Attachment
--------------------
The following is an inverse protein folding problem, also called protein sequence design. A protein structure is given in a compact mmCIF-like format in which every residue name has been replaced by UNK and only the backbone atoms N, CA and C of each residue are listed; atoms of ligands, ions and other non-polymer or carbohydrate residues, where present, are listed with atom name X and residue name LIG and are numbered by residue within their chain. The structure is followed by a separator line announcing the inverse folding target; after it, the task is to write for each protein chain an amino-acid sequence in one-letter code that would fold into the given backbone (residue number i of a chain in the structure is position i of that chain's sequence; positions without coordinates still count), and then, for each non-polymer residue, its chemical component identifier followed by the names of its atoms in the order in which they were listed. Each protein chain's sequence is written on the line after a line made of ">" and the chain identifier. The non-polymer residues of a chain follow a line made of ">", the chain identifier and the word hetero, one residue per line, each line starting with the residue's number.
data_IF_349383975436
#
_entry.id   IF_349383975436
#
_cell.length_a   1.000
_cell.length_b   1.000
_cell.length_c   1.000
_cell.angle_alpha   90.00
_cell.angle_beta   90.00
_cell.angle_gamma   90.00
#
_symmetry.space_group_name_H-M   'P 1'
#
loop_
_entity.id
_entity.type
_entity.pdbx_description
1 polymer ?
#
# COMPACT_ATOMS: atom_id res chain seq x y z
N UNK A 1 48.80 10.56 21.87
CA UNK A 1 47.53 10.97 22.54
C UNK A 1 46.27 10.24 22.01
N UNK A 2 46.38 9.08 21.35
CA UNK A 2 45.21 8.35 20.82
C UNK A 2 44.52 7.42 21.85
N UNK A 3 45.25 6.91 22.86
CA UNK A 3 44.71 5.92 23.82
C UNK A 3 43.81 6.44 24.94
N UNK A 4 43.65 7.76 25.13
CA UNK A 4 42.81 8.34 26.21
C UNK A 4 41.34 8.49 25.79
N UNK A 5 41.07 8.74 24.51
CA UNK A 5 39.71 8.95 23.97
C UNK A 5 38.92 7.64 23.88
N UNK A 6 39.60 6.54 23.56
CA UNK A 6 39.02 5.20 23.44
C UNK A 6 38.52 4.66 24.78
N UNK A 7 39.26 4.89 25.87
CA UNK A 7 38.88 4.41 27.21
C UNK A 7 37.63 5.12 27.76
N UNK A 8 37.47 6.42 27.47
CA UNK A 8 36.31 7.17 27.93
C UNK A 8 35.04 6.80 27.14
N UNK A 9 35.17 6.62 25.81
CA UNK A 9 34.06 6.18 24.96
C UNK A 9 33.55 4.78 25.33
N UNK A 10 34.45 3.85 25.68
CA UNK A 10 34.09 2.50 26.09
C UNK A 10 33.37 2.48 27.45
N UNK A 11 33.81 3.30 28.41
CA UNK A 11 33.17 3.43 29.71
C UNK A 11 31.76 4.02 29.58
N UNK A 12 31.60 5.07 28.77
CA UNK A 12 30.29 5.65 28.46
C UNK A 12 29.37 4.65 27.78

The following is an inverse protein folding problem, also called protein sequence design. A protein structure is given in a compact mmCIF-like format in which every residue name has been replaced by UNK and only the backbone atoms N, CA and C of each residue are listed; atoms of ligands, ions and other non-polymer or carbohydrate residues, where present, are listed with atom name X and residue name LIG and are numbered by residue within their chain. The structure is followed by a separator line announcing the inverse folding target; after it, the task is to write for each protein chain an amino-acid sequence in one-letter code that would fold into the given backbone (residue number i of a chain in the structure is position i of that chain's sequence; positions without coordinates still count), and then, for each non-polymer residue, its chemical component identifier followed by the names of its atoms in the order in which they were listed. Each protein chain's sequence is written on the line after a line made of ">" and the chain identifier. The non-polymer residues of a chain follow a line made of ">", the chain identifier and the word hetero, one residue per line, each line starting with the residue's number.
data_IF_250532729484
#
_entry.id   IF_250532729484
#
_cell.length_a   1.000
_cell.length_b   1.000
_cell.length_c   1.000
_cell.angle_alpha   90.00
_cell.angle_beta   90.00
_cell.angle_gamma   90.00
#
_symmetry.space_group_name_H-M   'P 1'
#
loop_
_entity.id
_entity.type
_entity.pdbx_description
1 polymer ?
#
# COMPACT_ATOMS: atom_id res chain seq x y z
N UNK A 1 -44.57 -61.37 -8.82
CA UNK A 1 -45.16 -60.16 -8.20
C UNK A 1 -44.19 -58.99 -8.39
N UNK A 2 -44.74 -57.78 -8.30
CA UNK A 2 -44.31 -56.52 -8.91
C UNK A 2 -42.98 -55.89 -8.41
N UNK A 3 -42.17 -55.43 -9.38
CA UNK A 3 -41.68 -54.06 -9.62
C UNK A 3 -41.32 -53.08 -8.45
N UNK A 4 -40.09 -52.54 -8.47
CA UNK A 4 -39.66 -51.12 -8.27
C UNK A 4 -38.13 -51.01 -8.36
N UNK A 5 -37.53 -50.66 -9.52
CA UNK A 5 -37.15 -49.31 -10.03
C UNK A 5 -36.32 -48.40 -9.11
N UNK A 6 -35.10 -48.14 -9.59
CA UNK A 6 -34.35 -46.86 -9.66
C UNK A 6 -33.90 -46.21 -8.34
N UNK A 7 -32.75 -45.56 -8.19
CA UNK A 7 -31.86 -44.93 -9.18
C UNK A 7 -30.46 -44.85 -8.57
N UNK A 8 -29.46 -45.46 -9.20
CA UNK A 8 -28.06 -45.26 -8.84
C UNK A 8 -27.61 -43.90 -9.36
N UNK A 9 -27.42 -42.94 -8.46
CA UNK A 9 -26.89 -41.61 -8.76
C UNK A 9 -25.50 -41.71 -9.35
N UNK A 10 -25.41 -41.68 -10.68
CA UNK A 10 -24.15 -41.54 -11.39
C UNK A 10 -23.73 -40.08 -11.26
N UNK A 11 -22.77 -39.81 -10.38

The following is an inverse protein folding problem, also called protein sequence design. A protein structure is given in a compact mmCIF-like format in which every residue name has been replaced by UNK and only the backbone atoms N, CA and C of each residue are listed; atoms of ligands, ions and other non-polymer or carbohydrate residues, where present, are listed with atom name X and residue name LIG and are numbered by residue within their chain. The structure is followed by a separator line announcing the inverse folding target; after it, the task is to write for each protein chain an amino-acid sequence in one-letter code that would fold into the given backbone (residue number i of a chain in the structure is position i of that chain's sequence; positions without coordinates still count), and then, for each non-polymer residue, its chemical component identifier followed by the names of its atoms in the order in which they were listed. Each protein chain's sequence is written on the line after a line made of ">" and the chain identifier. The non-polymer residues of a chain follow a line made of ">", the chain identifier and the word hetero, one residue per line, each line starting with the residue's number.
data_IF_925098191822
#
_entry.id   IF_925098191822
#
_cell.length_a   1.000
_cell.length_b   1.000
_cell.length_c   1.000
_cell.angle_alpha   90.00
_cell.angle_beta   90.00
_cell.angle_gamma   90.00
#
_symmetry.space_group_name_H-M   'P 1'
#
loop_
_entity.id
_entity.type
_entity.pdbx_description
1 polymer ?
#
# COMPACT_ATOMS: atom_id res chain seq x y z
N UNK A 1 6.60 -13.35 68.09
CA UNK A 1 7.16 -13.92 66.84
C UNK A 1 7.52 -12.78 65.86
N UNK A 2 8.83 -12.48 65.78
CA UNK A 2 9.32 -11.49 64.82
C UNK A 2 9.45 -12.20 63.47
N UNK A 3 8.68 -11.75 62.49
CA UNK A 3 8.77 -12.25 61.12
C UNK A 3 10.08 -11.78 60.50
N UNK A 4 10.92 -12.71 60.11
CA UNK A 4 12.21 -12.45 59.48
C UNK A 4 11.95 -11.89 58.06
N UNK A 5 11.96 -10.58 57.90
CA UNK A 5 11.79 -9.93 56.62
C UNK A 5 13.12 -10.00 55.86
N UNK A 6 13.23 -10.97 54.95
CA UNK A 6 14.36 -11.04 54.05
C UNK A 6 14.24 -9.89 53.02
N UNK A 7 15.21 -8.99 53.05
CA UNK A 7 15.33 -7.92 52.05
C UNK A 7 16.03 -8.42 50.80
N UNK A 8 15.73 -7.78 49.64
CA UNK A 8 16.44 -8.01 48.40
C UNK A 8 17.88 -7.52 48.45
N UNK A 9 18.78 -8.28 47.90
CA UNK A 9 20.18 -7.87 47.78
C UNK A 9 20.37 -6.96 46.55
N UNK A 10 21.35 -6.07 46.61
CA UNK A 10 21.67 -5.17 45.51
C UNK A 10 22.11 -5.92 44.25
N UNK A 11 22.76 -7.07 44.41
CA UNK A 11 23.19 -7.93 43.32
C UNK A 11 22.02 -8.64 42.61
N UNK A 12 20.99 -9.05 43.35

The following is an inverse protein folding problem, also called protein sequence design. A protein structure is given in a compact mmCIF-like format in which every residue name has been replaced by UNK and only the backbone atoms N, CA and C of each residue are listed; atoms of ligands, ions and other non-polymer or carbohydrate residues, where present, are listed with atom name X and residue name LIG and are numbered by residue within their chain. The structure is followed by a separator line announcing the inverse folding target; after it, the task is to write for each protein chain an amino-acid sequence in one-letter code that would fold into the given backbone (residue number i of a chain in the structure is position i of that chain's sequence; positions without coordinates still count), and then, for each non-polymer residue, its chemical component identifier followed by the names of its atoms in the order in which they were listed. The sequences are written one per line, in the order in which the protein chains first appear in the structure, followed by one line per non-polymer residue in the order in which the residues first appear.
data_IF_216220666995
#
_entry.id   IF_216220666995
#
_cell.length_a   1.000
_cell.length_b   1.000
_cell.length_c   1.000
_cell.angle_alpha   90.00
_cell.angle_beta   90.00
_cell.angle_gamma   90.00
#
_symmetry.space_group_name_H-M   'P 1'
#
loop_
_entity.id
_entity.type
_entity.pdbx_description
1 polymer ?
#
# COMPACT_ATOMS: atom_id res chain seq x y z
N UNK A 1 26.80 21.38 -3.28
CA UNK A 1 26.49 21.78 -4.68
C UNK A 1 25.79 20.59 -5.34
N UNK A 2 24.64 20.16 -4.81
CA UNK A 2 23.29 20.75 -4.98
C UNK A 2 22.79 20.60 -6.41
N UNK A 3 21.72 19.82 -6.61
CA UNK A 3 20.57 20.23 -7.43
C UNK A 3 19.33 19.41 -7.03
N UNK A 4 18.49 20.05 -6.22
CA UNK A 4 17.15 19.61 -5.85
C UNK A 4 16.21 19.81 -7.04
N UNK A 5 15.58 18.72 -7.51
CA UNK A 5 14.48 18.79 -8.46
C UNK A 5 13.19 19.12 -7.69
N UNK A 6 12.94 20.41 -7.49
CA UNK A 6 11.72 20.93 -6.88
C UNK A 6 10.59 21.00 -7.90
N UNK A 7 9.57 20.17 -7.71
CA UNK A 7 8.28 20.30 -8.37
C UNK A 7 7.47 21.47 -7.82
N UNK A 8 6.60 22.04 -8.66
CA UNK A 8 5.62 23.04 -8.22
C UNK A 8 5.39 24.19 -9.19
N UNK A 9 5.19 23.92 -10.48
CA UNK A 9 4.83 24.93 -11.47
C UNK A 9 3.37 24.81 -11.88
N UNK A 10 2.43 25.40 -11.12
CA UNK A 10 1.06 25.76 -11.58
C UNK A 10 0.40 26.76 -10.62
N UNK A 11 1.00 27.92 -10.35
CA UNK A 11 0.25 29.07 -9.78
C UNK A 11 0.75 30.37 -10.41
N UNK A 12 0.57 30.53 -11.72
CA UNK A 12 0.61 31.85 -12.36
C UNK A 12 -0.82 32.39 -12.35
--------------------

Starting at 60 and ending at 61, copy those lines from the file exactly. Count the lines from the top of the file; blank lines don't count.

#
_entry.id   IF_250532729484